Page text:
Magnetic Resonance Imaging With 3-Dimensional Analysis of Left Ventricular Remodeling in Isolated Mitral Regurgitation: Implications Beyond Dimensions

Study Questions:

As assessed using three-dimensional (3D) magnetic resonance imaging (MRI), what changes in left ventricular (LV) end-systolic dimension and volume occur among patients with isolated degenerative mitral regurgitation (MR)?


Cine MRI with tissue tagging and 3D analysis was performed among 94 patients (age 54 ± 11 years, 38% female) with degenerative isolated MR and 51 control subjects (age 44 ± 14 years, 53% female).


Among control subjects, there was a quadratic relation between LV end-systolic volume and LV end-systolic dimension, whereas this relation was cubic among 94 patients with MR, indicating a greater increase in LV end-systolic volume per end-systolic dimension among MR patients. Moreover, MRI of LV end-systolic volume from summated serial short-axis slices was significantly greater than LV end-systolic volume assessed with the Bullet formula in MR patients, a finding attributed to more spherical remodeling distal to the tips of the papillary muscles (p < 0.001). Thirty-five patients underwent mitral valve repair per current guideline recommendations. LV ejection fraction decreased from 61 ± 7% to 54 ± 8% (p < 0.0001), and maximum shortening decreased significantly below normal at 1 year postoperatively (p < 0.0001). Despite normalization of LV stroke volume and LV end-diastolic volume/mass ratio, there was a persistent significant increase in distal LV end-systolic 3D radius/wall thickness ratio and LV end-systolic volume index after surgery.


Despite apparently preserved LV end-systolic dimension, patients with MR demonstrate significant spherical mid- to apical-LV end-systolic remodeling that contributes to higher LV end-systolic volume than predicted by calculations based on standard geometry. Decreased LV strain after surgery suggests that a volumetric analysis of LV remodeling and function may be preferred to evaluate disease progression in isolated MR.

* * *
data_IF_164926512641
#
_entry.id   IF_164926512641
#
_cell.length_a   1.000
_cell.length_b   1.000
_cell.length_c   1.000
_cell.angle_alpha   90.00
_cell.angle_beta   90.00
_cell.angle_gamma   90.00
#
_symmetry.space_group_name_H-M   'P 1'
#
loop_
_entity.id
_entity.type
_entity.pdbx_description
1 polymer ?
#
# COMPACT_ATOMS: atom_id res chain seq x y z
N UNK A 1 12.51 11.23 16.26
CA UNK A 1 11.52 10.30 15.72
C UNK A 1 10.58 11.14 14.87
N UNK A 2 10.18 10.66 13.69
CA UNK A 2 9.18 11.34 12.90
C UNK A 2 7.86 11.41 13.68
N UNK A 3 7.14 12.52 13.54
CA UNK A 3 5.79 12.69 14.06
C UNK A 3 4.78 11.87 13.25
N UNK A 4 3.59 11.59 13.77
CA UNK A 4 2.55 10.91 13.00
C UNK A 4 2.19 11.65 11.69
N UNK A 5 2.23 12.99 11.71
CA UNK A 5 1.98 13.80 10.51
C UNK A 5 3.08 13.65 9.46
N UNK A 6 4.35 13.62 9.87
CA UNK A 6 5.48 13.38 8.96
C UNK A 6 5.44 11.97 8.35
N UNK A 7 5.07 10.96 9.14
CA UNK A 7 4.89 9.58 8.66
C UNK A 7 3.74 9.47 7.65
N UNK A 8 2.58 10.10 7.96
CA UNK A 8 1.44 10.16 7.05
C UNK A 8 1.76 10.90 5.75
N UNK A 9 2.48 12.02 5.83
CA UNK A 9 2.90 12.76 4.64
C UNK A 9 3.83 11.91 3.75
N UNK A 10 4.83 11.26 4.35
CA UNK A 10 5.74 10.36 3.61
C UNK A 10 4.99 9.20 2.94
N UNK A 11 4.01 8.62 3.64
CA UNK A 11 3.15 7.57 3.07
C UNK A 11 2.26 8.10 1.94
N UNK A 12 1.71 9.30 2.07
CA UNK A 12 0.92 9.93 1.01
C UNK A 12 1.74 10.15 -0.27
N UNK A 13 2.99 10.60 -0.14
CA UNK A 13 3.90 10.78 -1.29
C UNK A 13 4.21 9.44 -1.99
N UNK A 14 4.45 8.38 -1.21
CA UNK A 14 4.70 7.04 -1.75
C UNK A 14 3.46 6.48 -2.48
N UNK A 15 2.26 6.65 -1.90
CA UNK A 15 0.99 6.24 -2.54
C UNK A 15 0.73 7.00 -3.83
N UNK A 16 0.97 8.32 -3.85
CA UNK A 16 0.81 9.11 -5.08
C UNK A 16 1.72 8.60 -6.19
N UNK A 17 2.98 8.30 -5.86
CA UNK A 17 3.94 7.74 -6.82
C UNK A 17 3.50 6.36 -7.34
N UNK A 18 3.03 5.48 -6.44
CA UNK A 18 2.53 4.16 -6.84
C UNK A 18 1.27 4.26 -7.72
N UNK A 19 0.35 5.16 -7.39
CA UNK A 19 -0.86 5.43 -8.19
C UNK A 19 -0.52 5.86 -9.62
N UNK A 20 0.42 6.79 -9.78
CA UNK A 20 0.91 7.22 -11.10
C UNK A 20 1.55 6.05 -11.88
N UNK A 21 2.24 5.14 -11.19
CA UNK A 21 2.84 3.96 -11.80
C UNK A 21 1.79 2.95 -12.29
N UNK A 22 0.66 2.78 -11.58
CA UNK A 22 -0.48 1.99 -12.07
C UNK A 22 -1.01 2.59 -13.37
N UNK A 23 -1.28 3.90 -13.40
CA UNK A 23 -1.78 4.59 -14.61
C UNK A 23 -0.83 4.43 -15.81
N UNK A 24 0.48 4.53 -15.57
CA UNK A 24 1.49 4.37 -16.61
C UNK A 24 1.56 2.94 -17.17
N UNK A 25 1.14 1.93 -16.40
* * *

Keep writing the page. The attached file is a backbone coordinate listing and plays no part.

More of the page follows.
This study uses MRI to confirm that single-dimensional and two-dimensional estimates of LV size are flawed, and that spherical remodeling of the LV associated with chronic MR results in volume that is out of proportion to diameter. In an elegant study, the authors have shown that, like the world, the LV is 3D. In an era with increased access to 3D imaging in a variety of formats, clinical decision making should evolve away from algorithms based on one-dimensional imaging.

Clinical Topics: Heart Failure and Cardiomyopathies, Noninvasive Imaging, Valvular Heart Disease, Magnetic Resonance Imaging, Mitral Regurgitation

Keywords: Mitral Valve Insufficiency, Ventricular Remodeling, Magnetic Resonance Imaging

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